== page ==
Preparing For Air Travel

Tips for Autism-Friendly Air Travel

Traveling through airports and flying on airplanes can be overwhelming for children with autism due to the new and unpredictable environments, loud noises, and changes in routine. However, with careful planning and support, you can help make the experience smoother for them. Here are some strategies to assist your child in handling airports and airplane travel:

autism air travel

Preparing in Advance

Familiarize your child with the airport and flying experience by using social stories, visual schedules, and videos to explain what to expect. Visit the airport before the trip if possible, allowing your child to observe the surroundings, security procedures, and aircraft. In addition, create a visual schedule or checklist of the travel process, including each step from check-in to landing, to provide a clear structure and reduce anxiety.

autism air travel

Communicate With the Airline

Contact the airline ahead of time to inform them about your child’s needs. Many airlines have specific assistance programs for passengers with disabilities. Inquire about any special accommodations or services available, such as pre-boarding, seat assignments, or quieter seating options.

autism air travel
Family, holding hands at airport and travel with suitcase parents and child walking, ready for vaca

Pack Essentials

Ensure you have all necessary documents, such as passports, identification, and boarding passes, easily accessible. Pack comfort items that are familiar to your child, such as favorite toys, snacks, or a comforting blanket, to provide a sense of security during the journey.

autism airplane

Dress Comfortably

Choose clothing that is comfortable for your child to wear during the flight, considering sensory sensitivities. Avoid clothing with tags, rough textures, or tight fits that may cause discomfort.

autism airplane
autism air travel

Manage Sensory Input

Bring noise-canceling headphones or earplugs to reduce the impact of loud noises, especially during takeoff and landing. Consider providing sunglasses or a cap to minimize visual stimuli. Allow your child to wear or hold a weighted blanket or compression vest to provide a calming effect.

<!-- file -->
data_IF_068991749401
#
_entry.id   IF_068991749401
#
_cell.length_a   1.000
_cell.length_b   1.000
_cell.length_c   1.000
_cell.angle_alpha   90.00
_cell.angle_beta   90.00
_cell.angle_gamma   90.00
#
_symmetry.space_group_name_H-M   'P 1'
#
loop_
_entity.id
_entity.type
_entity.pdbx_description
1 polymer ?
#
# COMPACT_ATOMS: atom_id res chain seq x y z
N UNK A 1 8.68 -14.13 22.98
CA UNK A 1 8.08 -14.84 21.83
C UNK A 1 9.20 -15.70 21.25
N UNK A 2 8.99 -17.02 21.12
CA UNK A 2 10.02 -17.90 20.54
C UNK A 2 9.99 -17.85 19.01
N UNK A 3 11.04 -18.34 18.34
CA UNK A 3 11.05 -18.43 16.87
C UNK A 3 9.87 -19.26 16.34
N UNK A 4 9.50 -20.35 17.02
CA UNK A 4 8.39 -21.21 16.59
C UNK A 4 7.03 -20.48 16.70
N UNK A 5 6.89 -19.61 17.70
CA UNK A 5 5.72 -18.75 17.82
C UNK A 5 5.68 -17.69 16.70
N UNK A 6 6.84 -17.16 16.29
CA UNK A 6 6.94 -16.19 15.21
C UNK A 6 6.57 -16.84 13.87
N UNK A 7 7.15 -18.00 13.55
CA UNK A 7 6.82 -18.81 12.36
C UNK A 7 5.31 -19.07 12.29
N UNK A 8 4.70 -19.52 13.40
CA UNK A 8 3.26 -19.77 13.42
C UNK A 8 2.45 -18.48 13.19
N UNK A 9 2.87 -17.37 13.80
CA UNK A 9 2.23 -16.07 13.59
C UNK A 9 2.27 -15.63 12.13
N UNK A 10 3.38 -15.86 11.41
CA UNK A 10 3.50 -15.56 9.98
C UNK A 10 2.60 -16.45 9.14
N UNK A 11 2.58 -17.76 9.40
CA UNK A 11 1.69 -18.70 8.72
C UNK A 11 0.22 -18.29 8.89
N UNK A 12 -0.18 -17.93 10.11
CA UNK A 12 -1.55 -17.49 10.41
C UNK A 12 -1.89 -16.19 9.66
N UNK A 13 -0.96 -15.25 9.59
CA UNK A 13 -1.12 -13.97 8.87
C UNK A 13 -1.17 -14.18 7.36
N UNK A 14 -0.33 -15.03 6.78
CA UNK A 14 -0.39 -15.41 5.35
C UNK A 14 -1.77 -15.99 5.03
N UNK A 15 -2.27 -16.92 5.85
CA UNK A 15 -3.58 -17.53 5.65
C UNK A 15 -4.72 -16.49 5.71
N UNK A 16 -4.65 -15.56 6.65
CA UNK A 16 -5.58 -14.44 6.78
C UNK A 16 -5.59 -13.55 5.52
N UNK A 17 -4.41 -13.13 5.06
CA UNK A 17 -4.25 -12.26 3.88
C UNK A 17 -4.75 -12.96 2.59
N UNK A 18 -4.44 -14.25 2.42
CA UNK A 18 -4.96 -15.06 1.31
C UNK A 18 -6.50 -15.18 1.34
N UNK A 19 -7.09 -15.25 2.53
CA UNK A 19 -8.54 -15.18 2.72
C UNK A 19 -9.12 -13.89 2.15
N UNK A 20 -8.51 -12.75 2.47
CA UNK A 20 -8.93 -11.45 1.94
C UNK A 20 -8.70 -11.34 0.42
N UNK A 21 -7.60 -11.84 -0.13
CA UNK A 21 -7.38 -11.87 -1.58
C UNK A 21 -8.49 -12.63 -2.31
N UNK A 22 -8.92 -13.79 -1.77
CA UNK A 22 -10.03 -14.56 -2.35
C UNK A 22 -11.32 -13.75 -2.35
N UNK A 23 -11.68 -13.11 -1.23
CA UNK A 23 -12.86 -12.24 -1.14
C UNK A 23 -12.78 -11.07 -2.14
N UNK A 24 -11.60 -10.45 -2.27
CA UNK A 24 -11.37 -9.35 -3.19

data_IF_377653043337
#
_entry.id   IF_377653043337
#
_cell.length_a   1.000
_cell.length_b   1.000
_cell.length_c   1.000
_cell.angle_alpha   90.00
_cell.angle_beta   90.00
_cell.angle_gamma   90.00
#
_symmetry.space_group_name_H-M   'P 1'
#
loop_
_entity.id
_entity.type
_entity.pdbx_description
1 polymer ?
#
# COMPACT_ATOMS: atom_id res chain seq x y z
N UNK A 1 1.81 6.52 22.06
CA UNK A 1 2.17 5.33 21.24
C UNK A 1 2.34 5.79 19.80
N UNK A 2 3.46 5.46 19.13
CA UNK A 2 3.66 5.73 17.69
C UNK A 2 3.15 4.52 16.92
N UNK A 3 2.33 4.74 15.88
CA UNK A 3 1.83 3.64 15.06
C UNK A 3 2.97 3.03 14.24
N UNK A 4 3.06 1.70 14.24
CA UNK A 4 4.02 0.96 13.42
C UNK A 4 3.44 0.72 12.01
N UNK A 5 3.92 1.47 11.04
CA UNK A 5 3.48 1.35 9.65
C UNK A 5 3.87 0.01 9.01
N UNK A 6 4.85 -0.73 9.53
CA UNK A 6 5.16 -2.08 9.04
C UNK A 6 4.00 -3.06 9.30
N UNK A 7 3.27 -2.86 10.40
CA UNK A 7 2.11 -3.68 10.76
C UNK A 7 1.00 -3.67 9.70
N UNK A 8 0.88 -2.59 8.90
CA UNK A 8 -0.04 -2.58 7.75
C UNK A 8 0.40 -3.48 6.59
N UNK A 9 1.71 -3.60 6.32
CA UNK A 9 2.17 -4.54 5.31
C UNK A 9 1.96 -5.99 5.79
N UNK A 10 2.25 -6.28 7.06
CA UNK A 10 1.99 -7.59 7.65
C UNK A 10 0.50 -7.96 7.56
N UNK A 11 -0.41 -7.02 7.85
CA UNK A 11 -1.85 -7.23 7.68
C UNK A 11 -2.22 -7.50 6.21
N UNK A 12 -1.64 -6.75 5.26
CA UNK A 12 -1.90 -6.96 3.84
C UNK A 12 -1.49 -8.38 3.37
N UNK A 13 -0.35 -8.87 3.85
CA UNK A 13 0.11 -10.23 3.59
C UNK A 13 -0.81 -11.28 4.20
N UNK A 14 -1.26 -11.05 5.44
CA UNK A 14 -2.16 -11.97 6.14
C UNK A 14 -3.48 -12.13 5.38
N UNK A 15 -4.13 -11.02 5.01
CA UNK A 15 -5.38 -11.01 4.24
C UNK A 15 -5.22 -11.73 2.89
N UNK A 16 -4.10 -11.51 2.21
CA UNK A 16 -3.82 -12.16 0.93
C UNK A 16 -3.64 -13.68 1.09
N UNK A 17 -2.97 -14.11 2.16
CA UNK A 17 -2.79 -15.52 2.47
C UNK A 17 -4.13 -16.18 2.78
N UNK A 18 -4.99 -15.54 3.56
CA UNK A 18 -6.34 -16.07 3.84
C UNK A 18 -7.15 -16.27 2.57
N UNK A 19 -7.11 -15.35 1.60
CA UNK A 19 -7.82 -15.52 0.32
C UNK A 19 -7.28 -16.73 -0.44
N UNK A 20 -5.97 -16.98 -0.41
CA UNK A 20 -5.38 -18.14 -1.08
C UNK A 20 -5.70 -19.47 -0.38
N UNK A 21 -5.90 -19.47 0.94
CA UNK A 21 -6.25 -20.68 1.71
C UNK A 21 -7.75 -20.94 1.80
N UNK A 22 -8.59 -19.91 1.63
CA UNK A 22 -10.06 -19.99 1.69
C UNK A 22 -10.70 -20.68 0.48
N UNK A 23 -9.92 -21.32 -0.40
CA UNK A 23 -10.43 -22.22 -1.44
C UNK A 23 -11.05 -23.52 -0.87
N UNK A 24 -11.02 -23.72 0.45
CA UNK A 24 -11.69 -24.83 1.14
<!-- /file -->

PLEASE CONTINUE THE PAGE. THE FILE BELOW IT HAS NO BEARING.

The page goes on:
Airport security check

Prepare for Security Screenings

Explain the security screening process to your child using visual supports and anecdotes. Request a passenger support specialist or inform security personnel about your child’s condition to facilitate a smoother screening experience.

Airport security check
At the airport: father and daughter travelling together waiting for departure

Maintain Routines & Predictability

Stick to your child's familiar routines as much as possible during the travel day, including mealtimes, bathroom breaks, and sensory breaks. Keep your child engaged in familiar activities, such as reading a favorite book or playing with preferred toys.

autism stimming

Utilize Calming Strategies

Teach and practice relaxation techniques, such as deep breathing or using a stress ball, to help your child manage anxiety during the journey. Use visual timers or countdowns to help your child understand the duration of the flight and manage waiting times.

Child using digital tablet

Support Communication

Encourage your child to carry a communication card or use a communication app on a tablet or smartphone to express their needs or ask for assistance if verbal communication is challenging for them.

Seek Professional Advice

Consult with a healthcare professional or therapist experienced in working with children with autism for additional strategies and personalized guidance based on your child’s specific needs.

Guide Disclaimer

Remember, every child with autism is unique, so adapt these strategies to suit your child’s individual needs. Patience, understanding, and a supportive environment can go a long way in making airport and airplane travel more manageable for children with autism.

The information provided in this article is intended for general informational purposes only and should not be considered as professional advice or a substitute for medical, therapeutic, or educational guidance. Every child’s needs are unique, and what works for one child may not work for another. It is essential to consult with qualified professionals, such as doctors, psychologists, therapists, or educators, who can provide individualized recommendations and support tailored to your child’s specific needs.